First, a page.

There was black gold in the soil locked beneath the roots of prairie plants. Getting to this rich soil was the problem for these early settlers. Cutting through the intertwined roots and massive root stocks was a daunting task. Farmers struggled when using the standard wood plow to cut into the prairie sod. These first settlers were subsistence farming. It took so long to create fields that the fields were small. The crops they grew were just enough to feed their families.

    This standard plow was called a moldboard plow. This plow introduced a horizontal cutting blade and moldboard enabling a total rotation of the soil, bringing fresh nutrients to the surface and burying the remains of prairie plants, weeds, or previous year’s crops. The first versions of this style plow were made of wood. Cast iron was added to later moldboard plows to create a sharper edge. This cast iron could be sharpened with a file as needed. The cast iron also helped deal with rocky New England soils. Although adding cast iron created a much heavier plow.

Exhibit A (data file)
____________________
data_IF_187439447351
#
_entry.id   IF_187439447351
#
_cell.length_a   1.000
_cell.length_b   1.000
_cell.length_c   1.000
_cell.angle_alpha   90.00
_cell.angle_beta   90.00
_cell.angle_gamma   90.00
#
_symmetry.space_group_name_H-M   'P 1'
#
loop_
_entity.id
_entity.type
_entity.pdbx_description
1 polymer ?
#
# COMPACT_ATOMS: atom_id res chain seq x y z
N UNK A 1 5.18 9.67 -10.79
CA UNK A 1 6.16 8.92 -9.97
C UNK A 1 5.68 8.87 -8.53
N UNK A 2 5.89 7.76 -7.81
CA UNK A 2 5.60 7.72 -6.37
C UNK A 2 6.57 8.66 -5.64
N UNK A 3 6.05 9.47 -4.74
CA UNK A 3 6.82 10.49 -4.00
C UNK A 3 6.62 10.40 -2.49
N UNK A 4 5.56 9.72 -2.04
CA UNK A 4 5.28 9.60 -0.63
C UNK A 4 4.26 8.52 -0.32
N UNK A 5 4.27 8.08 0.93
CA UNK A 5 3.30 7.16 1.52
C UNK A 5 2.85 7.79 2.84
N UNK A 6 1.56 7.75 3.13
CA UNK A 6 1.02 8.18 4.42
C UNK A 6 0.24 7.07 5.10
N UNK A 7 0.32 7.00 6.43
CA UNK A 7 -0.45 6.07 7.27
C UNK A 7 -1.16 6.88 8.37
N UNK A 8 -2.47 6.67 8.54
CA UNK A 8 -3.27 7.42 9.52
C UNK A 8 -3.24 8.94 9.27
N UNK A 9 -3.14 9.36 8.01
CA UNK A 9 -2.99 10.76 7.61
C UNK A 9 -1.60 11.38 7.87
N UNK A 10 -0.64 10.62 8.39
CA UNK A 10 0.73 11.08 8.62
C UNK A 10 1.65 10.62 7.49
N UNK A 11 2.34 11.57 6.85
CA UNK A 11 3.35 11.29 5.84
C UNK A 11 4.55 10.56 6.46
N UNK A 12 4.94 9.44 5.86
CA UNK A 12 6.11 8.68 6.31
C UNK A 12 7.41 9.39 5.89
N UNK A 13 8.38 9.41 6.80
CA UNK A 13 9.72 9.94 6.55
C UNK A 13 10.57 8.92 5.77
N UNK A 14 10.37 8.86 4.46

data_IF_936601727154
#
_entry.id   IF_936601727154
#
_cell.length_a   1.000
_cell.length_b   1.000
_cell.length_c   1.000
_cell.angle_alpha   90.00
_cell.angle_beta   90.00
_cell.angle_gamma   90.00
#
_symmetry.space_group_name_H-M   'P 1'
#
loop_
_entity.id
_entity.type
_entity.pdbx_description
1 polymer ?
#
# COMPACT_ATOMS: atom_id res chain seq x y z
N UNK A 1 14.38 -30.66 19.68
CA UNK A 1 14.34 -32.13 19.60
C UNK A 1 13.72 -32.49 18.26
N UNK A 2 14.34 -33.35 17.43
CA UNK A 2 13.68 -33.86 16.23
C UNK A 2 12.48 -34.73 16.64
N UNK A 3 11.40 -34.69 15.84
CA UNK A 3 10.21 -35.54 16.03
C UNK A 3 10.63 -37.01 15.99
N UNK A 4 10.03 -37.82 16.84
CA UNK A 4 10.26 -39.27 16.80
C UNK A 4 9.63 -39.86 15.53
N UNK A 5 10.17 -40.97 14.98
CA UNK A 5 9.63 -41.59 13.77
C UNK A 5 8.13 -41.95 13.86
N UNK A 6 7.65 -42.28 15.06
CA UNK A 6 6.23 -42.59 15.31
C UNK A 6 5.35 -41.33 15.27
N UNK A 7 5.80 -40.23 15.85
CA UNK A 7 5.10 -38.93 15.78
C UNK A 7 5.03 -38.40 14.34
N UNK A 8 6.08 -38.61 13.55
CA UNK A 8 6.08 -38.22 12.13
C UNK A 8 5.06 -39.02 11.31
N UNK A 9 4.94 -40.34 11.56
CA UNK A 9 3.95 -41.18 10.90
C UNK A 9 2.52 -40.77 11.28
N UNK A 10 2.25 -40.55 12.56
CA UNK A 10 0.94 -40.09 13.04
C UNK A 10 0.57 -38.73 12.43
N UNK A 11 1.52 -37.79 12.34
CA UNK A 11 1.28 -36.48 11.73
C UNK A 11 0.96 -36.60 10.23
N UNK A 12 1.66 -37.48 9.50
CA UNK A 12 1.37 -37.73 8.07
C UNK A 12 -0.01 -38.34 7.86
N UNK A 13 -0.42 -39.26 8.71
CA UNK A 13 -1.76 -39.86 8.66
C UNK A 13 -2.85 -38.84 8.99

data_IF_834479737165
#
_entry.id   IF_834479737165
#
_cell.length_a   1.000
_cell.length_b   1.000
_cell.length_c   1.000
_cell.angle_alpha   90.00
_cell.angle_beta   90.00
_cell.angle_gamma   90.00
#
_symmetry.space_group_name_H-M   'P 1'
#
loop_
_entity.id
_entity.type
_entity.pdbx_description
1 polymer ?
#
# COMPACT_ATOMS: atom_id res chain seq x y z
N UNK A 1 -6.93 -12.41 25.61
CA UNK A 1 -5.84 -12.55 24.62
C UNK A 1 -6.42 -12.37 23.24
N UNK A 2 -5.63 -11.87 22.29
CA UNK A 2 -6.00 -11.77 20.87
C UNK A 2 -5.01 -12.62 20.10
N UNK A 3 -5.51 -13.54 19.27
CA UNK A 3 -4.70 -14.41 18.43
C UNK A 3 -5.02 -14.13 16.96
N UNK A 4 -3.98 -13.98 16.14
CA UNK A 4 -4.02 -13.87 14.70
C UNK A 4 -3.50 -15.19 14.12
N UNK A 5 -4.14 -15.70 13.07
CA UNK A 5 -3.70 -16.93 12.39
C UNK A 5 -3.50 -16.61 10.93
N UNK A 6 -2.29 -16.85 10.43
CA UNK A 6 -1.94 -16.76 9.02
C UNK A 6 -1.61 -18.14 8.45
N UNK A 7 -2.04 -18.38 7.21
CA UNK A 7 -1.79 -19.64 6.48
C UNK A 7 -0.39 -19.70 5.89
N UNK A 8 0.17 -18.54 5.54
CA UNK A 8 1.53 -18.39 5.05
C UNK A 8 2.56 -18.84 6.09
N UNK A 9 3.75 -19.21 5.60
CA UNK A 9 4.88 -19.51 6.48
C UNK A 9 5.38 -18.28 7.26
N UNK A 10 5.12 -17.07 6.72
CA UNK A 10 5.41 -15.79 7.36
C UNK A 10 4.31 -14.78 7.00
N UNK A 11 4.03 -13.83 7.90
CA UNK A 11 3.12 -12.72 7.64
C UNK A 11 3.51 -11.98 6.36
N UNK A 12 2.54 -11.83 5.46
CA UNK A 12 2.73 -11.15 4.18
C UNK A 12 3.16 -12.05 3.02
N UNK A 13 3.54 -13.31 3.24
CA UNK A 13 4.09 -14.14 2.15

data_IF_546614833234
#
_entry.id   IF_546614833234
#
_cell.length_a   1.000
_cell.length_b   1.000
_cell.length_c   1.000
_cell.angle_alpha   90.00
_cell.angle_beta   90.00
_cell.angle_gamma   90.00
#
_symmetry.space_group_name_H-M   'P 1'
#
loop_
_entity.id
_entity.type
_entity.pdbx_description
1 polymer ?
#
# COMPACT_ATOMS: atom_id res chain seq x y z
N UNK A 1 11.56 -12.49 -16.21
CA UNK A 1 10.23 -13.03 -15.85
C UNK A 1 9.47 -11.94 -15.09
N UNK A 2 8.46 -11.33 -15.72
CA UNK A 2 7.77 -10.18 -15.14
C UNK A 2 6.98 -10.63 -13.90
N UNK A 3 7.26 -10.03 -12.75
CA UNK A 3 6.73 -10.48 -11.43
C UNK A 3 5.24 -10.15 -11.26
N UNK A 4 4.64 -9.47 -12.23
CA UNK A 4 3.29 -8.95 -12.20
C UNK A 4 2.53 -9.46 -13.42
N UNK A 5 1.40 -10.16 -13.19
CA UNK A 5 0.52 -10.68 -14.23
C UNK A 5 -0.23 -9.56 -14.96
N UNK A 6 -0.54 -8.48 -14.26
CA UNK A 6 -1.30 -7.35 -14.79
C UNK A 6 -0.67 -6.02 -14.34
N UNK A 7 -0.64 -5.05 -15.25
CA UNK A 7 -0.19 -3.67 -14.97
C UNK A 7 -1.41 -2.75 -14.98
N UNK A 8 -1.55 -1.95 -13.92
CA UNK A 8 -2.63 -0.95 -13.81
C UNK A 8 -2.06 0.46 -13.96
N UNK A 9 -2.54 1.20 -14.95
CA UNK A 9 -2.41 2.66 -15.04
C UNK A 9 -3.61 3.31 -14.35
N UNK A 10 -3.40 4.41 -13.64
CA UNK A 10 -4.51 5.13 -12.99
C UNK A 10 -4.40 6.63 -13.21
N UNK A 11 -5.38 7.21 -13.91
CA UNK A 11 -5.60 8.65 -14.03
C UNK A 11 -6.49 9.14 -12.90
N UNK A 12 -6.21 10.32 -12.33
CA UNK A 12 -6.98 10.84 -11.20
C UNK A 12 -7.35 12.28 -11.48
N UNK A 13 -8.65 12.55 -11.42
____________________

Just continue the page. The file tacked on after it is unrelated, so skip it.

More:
Illinois settlers had to purchase the land they wanted to farm. They had two years to make enough money to pay off their loans. If a settler wanted more acreage plowed sooner and could afford it he hired commercial plowmen to cut the prairie roots. The price per acre for “breaking prairie” varied from $2-$4 per acre. They used a huge double wheeled plow with a 7 to 12 foot beam and 24 to 32 inch moldboard made from cast iron. Three to six yoke or pair of oxen were needed to pull these plows. A crew of 2 to 3 men was needed to drive the oxen team, guide the plow and control the depth of the furrow, and scrape off soil that stuck to the moldboard. Illinois soil is heavy as well as sticky. Prairie soil did not “scour” or fall off the cast iron moldboard like woodland soils.